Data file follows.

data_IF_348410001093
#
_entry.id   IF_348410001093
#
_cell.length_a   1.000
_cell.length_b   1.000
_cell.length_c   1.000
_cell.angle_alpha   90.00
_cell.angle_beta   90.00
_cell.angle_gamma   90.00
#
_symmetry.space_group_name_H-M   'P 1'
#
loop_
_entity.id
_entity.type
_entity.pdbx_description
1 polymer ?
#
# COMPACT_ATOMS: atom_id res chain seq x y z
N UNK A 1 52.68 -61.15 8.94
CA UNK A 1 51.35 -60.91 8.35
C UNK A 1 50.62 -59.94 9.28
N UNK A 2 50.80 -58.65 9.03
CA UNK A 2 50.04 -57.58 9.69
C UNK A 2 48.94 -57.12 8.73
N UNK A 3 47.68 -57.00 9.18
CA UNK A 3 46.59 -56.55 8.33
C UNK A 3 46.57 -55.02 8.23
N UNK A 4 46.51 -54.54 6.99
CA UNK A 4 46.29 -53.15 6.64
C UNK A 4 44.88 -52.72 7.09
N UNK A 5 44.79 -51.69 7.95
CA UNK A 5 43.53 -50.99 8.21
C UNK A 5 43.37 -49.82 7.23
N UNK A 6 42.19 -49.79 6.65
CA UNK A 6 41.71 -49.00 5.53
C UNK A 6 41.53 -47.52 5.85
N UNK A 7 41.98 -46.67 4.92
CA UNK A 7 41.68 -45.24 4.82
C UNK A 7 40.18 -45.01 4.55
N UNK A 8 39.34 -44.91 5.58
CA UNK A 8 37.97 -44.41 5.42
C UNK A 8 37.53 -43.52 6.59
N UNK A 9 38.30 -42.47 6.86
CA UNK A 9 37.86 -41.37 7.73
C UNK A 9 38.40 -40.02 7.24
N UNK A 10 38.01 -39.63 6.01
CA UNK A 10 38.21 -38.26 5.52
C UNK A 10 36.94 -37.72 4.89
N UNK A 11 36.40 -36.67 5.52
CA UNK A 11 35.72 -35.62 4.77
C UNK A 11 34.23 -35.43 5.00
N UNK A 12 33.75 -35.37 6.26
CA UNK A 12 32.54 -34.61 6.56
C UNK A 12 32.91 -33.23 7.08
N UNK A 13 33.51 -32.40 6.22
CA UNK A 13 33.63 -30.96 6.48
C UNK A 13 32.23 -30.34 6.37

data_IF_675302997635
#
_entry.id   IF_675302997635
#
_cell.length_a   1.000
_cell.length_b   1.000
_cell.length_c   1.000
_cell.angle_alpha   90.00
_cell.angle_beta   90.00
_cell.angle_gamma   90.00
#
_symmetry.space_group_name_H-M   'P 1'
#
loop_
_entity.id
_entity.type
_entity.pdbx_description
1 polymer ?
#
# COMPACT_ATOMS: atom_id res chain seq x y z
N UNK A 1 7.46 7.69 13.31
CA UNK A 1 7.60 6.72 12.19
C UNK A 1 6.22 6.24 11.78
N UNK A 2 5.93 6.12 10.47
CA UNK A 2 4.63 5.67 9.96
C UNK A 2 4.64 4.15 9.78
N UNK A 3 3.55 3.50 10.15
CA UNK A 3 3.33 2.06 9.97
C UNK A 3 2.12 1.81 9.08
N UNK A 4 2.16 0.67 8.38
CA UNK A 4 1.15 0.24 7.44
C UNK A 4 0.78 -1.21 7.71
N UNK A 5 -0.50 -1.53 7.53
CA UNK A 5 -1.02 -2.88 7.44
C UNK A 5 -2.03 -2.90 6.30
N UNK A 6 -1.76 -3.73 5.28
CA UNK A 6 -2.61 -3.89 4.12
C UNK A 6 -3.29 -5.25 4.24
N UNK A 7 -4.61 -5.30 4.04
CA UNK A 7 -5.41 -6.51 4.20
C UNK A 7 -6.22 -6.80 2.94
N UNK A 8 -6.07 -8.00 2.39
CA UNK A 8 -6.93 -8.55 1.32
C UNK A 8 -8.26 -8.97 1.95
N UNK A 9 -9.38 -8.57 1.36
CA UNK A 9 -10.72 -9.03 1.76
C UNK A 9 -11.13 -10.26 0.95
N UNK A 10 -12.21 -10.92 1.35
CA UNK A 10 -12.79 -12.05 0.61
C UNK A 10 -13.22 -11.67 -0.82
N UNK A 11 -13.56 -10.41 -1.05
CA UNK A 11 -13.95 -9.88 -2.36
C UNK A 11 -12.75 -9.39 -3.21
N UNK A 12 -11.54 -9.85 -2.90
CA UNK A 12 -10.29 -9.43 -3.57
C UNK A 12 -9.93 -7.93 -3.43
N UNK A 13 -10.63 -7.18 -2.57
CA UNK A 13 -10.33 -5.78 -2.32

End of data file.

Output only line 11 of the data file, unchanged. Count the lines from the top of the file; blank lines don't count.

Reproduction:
#